Pratt Street Ale House gets Liquor Board approval for expansion

  • Pratt Street Ale House
Pratt Street Ale House (The Baltimore Sun )
March 01, 2012|By Erik Maza | The Baltimore Sun

Pratt Street Ale House will be twice its size by April 6, part-owner Justin Dvorkin said Thursday afternoon.

Dvorkin was at the Baltimore Liquor Board, where he successfully lobbied to expand his brewpub's liquor license to include the space next door, which once housed The Nest and Downtown Sports Exchange.

Pratt Street has been working on an expansion for a year, since it started leasing the space that had been vacated by The Nest.

Though the occassional private party had been held there, Dvorkin promises the expansion will give it a full face-lift.

"The Nest was a little rough around the edges," he said. "Now, it's going to be brand new." He expects the new area, which is four stories, will be unveiled by St. Patrick's Day or, at the latest, Opening Day.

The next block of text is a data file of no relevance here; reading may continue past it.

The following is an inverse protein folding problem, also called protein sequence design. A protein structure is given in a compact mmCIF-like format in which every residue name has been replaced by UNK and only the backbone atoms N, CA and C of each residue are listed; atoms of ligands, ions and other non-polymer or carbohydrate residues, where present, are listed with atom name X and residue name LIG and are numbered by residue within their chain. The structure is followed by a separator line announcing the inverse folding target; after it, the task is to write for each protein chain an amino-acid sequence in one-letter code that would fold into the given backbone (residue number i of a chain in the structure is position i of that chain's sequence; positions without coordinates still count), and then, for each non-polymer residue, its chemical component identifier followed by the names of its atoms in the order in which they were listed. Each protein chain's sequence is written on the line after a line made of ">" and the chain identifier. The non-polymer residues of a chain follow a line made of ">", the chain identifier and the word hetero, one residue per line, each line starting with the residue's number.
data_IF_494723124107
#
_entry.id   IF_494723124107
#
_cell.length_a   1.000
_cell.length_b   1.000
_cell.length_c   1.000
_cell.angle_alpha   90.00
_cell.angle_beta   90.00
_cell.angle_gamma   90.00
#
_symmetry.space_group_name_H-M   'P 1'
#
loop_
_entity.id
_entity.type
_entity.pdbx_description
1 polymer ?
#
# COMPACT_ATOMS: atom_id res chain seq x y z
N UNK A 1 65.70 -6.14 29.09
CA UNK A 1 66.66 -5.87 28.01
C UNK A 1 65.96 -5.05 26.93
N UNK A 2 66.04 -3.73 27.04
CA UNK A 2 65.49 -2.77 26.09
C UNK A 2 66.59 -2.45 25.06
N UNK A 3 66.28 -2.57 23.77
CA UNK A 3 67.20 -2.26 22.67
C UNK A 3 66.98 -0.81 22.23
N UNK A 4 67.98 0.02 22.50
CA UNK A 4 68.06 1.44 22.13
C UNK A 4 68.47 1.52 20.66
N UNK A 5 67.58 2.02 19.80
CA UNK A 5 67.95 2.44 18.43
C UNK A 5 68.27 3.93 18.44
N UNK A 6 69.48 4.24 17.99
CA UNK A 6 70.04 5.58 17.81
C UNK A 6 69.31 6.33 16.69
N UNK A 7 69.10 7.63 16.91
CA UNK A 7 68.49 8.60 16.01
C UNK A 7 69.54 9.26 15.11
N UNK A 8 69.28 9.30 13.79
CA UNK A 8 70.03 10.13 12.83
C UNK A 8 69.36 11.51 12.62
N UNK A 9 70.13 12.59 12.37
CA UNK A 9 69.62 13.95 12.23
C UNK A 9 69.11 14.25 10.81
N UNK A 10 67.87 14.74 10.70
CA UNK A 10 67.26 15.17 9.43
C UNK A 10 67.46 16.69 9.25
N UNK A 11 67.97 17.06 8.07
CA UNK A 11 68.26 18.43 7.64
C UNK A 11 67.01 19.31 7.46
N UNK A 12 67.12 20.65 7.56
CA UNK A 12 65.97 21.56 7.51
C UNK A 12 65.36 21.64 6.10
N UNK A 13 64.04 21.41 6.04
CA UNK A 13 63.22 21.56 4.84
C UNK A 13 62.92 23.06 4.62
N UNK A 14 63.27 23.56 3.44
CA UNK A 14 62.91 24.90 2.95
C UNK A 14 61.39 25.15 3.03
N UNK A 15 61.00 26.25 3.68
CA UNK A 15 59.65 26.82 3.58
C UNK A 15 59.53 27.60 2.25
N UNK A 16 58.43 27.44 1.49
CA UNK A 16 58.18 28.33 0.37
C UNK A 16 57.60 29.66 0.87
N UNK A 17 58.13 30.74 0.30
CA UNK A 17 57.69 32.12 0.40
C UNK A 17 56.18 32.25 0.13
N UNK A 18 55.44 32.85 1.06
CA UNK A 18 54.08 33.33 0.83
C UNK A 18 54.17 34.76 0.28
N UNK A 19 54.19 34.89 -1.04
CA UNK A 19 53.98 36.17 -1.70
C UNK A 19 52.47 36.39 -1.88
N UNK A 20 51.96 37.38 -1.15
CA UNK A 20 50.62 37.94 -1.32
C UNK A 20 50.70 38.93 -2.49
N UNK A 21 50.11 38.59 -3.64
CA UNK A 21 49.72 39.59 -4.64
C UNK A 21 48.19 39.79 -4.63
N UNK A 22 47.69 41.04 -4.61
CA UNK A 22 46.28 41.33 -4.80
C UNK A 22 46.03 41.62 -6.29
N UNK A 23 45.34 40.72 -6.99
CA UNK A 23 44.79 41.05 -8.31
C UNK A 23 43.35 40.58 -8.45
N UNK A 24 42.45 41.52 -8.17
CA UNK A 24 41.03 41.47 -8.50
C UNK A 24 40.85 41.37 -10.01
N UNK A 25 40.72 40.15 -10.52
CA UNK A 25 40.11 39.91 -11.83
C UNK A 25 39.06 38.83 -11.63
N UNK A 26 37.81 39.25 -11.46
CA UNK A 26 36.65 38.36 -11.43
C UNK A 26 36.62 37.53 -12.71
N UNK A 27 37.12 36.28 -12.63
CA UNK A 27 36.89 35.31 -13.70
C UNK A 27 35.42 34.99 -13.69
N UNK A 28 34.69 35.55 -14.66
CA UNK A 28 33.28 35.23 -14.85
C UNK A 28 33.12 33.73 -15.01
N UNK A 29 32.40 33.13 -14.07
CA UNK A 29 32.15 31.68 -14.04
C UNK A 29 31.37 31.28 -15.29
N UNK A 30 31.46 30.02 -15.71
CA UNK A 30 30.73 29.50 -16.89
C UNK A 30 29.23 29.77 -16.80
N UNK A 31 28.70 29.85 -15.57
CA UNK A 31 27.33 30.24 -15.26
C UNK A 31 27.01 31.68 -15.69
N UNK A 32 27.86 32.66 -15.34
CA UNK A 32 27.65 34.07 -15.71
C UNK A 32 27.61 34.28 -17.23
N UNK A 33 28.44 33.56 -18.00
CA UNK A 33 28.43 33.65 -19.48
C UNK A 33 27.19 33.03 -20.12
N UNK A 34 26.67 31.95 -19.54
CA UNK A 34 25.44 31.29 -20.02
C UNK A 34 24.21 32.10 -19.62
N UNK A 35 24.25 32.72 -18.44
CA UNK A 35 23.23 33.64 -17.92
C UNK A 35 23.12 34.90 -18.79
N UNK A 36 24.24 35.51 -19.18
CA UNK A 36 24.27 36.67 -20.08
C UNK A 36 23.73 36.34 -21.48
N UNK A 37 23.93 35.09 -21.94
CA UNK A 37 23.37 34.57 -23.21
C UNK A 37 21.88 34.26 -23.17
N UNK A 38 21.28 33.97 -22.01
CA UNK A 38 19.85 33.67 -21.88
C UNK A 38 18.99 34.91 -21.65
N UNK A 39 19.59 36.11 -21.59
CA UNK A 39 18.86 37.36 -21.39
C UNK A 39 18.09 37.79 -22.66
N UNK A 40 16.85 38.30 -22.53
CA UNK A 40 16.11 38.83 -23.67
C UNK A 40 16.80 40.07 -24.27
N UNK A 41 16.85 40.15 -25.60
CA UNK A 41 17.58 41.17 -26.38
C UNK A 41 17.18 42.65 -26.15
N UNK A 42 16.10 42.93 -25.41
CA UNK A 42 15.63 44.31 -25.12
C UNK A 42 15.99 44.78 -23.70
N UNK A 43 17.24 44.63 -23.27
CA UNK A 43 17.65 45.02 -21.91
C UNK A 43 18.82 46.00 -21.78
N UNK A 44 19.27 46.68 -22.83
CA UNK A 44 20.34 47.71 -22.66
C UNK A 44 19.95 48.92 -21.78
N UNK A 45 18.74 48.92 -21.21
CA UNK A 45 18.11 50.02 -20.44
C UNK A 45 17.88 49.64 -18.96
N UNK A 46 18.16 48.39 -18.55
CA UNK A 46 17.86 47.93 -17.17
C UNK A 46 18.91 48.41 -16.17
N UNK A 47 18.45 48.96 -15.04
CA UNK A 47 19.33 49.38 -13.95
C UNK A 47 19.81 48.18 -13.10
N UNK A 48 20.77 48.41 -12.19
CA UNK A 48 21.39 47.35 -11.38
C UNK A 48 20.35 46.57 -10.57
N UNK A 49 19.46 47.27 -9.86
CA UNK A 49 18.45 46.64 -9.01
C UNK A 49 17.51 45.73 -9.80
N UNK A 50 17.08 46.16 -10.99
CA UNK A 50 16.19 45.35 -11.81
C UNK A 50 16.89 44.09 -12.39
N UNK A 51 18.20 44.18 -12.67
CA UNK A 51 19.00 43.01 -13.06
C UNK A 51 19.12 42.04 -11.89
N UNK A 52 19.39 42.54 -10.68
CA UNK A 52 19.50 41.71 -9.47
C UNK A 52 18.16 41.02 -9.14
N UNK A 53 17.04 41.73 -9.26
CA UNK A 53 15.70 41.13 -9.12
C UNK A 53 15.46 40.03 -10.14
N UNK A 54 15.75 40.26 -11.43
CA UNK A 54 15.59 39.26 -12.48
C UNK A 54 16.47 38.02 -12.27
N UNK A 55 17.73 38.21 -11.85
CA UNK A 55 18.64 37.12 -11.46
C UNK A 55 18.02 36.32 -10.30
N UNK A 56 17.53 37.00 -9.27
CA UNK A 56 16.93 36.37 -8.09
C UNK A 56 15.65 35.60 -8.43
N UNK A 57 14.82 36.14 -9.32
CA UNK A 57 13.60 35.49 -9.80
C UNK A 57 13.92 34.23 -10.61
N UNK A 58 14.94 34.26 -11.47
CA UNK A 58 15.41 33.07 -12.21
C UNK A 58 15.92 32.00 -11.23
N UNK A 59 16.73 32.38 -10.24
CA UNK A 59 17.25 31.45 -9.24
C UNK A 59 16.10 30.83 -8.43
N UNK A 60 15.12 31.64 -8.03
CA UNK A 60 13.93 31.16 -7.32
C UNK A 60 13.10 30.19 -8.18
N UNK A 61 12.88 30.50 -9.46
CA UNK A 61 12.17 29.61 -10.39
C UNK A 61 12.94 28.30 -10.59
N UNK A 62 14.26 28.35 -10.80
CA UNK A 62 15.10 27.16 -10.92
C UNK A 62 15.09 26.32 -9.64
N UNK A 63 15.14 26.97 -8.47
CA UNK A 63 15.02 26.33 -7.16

The expansion includes two full-service bars with 24 draft-lines each, a brand-new oak bar on the first floor, as well as new hard-wood floors and new flat-screens.

It will be used mainly to accomodate private parties and spill-overs during big events in the Inner Harbor. Until now, whenever conferences were held at the convention center, the restaurant was overwhelmed, Dvorkin said. 

That won't be a problem now. With the added space, Pratt Street Ale House will be 24,000 square feet, twice its current size.

On Thursday, the liquor board also approved the expansion of ourdoor dining service to the restaurant's two extra patios, which Dvorkin thinks gives the brewpub the biggest outdoor dining area in the city. 

Also on Thursday at the Liquor Board, neighbors who opposed the transfer of a liquor store's license got some extra muscle from city councilwoman Mary Pat Clarke.

Sushma Sharma appeared before the board to get the license of the liquor store at 2610 Harford Road, which has been in the area for over three decades. But neighbors said keeping the store open would incite crime. Instead, they told the board, they would like to see it close or become something else. 

Clarke told the board she was concerned about "the cumulative effect on this community of too many bars." The board agreed with her. It denied the transfer.

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